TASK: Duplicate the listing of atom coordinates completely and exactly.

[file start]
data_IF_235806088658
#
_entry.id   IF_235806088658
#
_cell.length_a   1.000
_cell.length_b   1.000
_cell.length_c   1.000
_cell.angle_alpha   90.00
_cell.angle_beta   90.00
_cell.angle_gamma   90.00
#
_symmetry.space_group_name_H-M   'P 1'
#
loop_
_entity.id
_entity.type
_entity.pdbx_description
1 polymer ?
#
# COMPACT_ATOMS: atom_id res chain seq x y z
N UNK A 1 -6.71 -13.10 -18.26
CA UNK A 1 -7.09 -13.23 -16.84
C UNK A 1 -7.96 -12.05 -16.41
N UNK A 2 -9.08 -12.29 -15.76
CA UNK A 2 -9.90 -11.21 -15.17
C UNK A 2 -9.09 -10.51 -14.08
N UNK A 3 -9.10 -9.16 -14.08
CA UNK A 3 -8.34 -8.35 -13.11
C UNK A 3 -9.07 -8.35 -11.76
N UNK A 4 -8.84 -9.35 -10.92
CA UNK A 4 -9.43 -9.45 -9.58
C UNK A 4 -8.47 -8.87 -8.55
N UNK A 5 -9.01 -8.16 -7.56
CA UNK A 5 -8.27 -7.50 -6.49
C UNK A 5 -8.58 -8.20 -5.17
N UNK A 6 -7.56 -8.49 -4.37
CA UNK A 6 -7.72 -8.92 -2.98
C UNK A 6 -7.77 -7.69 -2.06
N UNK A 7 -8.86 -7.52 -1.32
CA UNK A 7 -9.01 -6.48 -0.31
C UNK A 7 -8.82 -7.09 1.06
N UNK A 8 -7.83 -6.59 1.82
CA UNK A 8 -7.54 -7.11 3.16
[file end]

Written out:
data_IF_235806088658
#
_entry.id   IF_235806088658
#
_cell.length_a   1.000
_cell.length_b   1.000
_cell.length_c   1.000
_cell.angle_alpha   90.00
_cell.angle_beta   90.00
_cell.angle_gamma   90.00
#
_symmetry.space_group_name_H-M   'P 1'
#
loop_
_entity.id
_entity.type
_entity.pdbx_description
1 polymer ?
#
# COMPACT_ATOMS: atom_id res chain seq x y z
N UNK A 1 -6.71 -13.10 -18.26
CA UNK A 1 -7.09 -13.23 -16.84
C UNK A 1 -7.96 -12.05 -16.41
N UNK A 2 -9.08 -12.29 -15.76
CA UNK A 2 -9.90 -11.21 -15.17
C UNK A 2 -9.09 -10.51 -14.08
N UNK A 3 -9.10 -9.16 -14.08
CA UNK A 3 -8.34 -8.35 -13.11
C UNK A 3 -9.07 -8.35 -11.76
N UNK A 4 -8.84 -9.35 -10.92
CA UNK A 4 -9.43 -9.45 -9.58
C UNK A 4 -8.47 -8.87 -8.55
N UNK A 5 -9.01 -8.16 -7.56
CA UNK A 5 -8.27 -7.50 -6.49
C UNK A 5 -8.58 -8.20 -5.17
N UNK A 6 -7.56 -8.49 -4.37
CA UNK A 6 -7.72 -8.92 -2.98
C UNK A 6 -7.77 -7.69 -2.06
N UNK A 7 -8.86 -7.52 -1.32
CA UNK A 7 -9.01 -6.48 -0.31
C UNK A 7 -8.82 -7.09 1.06
N UNK A 8 -7.83 -6.59 1.82
CA UNK A 8 -7.54 -7.11 3.16